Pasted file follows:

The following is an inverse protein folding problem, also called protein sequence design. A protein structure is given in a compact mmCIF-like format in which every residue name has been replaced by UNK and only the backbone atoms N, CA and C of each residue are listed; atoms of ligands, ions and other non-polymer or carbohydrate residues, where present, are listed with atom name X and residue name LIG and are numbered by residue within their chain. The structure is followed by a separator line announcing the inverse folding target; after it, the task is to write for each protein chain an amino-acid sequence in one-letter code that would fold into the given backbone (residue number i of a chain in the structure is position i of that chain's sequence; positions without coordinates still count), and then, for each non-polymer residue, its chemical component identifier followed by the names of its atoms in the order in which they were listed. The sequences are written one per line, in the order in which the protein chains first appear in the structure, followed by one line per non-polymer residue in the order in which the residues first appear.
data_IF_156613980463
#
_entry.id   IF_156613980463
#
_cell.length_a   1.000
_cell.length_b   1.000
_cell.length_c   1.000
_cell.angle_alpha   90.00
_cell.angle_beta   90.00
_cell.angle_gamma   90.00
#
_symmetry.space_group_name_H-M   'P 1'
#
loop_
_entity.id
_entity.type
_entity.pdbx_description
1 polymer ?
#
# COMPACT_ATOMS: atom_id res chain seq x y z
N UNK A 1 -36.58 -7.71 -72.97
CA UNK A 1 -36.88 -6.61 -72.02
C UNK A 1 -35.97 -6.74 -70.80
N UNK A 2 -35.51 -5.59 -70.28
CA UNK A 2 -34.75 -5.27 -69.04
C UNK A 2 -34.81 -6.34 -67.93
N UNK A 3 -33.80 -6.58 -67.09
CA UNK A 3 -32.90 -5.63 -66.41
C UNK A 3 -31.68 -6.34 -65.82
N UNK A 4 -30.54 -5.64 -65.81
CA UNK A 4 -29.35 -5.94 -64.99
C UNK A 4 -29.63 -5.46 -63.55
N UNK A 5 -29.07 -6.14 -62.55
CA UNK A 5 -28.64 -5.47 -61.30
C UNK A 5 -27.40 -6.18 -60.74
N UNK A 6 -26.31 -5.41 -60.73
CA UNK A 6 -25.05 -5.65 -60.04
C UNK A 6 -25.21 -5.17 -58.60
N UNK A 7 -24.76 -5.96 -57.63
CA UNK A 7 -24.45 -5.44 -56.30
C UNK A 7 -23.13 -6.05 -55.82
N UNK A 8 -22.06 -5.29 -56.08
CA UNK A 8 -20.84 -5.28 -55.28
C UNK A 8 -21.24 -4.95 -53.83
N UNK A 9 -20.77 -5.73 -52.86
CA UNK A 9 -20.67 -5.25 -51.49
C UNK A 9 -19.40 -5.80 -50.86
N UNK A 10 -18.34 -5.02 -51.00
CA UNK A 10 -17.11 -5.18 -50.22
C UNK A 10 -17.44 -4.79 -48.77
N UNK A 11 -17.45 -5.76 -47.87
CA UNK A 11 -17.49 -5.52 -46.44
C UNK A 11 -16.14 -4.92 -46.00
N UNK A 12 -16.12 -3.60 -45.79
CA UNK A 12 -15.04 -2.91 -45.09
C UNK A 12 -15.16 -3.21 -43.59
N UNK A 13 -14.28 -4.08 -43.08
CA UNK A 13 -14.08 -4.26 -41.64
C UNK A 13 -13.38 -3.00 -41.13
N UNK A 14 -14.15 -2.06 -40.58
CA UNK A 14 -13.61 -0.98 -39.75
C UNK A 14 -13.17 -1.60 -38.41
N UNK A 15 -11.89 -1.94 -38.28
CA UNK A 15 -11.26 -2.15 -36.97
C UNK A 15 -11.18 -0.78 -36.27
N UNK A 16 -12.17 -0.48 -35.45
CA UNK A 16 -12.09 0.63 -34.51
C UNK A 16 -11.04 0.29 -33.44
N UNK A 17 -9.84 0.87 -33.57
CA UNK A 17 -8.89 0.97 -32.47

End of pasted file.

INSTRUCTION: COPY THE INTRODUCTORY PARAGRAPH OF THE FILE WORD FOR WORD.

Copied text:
The following is an inverse protein folding problem, also called protein sequence design. A protein structure is given in a compact mmCIF-like format in which every residue name has been replaced by UNK and only the backbone atoms N, CA and C of each residue are listed; atoms of ligands, ions and other non-polymer or carbohydrate residues, where present, are listed with atom name X and residue name LIG and are numbered by residue within their chain. The structure is followed by a separator line announcing the inverse folding target; after it, the task is to write for each protein chain an amino-acid sequence in one-letter code that would fold into the given backbone (residue number i of a chain in the structure is position i of that chain's sequence; positions without coordinates still count), and then, for each non-polymer residue, its chemical component identifier followed by the names of its atoms in the order in which they were listed. The sequences are written one per line, in the order in which the protein chains first appear in the structure, followed by one line per non-polymer residue in the order in which the residues first appear.